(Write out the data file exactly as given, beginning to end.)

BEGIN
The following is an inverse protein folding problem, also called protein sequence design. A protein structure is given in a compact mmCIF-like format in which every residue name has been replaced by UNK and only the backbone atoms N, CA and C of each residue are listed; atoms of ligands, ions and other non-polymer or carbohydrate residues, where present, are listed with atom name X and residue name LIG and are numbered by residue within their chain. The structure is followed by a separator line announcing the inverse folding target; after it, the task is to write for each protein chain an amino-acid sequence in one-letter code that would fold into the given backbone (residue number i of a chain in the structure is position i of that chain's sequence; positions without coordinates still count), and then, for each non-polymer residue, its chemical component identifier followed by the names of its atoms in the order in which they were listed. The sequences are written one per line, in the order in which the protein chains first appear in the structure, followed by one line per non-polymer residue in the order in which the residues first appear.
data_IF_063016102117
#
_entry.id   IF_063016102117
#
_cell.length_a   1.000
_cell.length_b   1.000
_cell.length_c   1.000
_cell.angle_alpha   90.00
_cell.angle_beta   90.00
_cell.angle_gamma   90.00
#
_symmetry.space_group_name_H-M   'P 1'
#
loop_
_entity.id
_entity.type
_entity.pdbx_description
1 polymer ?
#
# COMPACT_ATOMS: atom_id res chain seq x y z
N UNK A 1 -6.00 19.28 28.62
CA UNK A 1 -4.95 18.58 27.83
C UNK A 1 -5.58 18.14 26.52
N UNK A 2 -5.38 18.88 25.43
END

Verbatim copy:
The following is an inverse protein folding problem, also called protein sequence design. A protein structure is given in a compact mmCIF-like format in which every residue name has been replaced by UNK and only the backbone atoms N, CA and C of each residue are listed; atoms of ligands, ions and other non-polymer or carbohydrate residues, where present, are listed with atom name X and residue name LIG and are numbered by residue within their chain. The structure is followed by a separator line announcing the inverse folding target; after it, the task is to write for each protein chain an amino-acid sequence in one-letter code that would fold into the given backbone (residue number i of a chain in the structure is position i of that chain's sequence; positions without coordinates still count), and then, for each non-polymer residue, its chemical component identifier followed by the names of its atoms in the order in which they were listed. The sequences are written one per line, in the order in which the protein chains first appear in the structure, followed by one line per non-polymer residue in the order in which the residues first appear.
data_IF_063016102117
#
_entry.id   IF_063016102117
#
_cell.length_a   1.000
_cell.length_b   1.000
_cell.length_c   1.000
_cell.angle_alpha   90.00
_cell.angle_beta   90.00
_cell.angle_gamma   90.00
#
_symmetry.space_group_name_H-M   'P 1'
#
loop_
_entity.id
_entity.type
_entity.pdbx_description
1 polymer ?
#
# COMPACT_ATOMS: atom_id res chain seq x y z
N UNK A 1 -6.00 19.28 28.62
CA UNK A 1 -4.95 18.58 27.83
C UNK A 1 -5.58 18.14 26.52
N UNK A 2 -5.38 18.88 25.43